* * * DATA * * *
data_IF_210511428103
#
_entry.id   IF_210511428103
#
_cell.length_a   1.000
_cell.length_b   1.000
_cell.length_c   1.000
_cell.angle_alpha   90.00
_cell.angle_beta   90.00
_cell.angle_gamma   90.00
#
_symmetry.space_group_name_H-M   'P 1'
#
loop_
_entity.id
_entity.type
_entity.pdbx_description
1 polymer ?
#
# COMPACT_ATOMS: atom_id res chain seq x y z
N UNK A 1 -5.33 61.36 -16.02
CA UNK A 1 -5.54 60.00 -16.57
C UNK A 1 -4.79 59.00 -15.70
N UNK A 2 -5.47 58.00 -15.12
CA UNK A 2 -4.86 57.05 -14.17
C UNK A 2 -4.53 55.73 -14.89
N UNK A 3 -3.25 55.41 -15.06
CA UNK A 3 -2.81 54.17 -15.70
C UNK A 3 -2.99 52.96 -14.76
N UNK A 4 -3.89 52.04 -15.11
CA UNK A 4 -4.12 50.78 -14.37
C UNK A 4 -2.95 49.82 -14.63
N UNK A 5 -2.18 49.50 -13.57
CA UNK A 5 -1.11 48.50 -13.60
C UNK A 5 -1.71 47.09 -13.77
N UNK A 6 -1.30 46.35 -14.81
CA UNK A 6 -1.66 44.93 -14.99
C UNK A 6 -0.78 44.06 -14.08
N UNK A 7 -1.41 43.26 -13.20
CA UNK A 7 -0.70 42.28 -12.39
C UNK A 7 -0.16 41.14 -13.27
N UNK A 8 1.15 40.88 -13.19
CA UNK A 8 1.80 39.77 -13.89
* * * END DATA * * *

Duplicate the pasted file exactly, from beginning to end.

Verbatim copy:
data_IF_210511428103
#
_entry.id   IF_210511428103
#
_cell.length_a   1.000
_cell.length_b   1.000
_cell.length_c   1.000
_cell.angle_alpha   90.00
_cell.angle_beta   90.00
_cell.angle_gamma   90.00
#
_symmetry.space_group_name_H-M   'P 1'
#
loop_
_entity.id
_entity.type
_entity.pdbx_description
1 polymer ?
#
# COMPACT_ATOMS: atom_id res chain seq x y z
N UNK A 1 -5.33 61.36 -16.02
CA UNK A 1 -5.54 60.00 -16.57
C UNK A 1 -4.79 59.00 -15.70
N UNK A 2 -5.47 58.00 -15.12
CA UNK A 2 -4.86 57.05 -14.17
C UNK A 2 -4.53 55.73 -14.89
N UNK A 3 -3.25 55.41 -15.06
CA UNK A 3 -2.81 54.17 -15.70
C UNK A 3 -2.99 52.96 -14.76
N UNK A 4 -3.89 52.04 -15.11
CA UNK A 4 -4.12 50.78 -14.37
C UNK A 4 -2.95 49.82 -14.63
N UNK A 5 -2.18 49.50 -13.57
CA UNK A 5 -1.11 48.50 -13.60
C UNK A 5 -1.71 47.09 -13.77
N UNK A 6 -1.30 46.35 -14.81
CA UNK A 6 -1.66 44.93 -14.99
C UNK A 6 -0.78 44.06 -14.08
N UNK A 7 -1.41 43.26 -13.20
CA UNK A 7 -0.70 42.28 -12.39
C UNK A 7 -0.16 41.14 -13.27
N UNK A 8 1.15 40.88 -13.19
CA UNK A 8 1.80 39.77 -13.89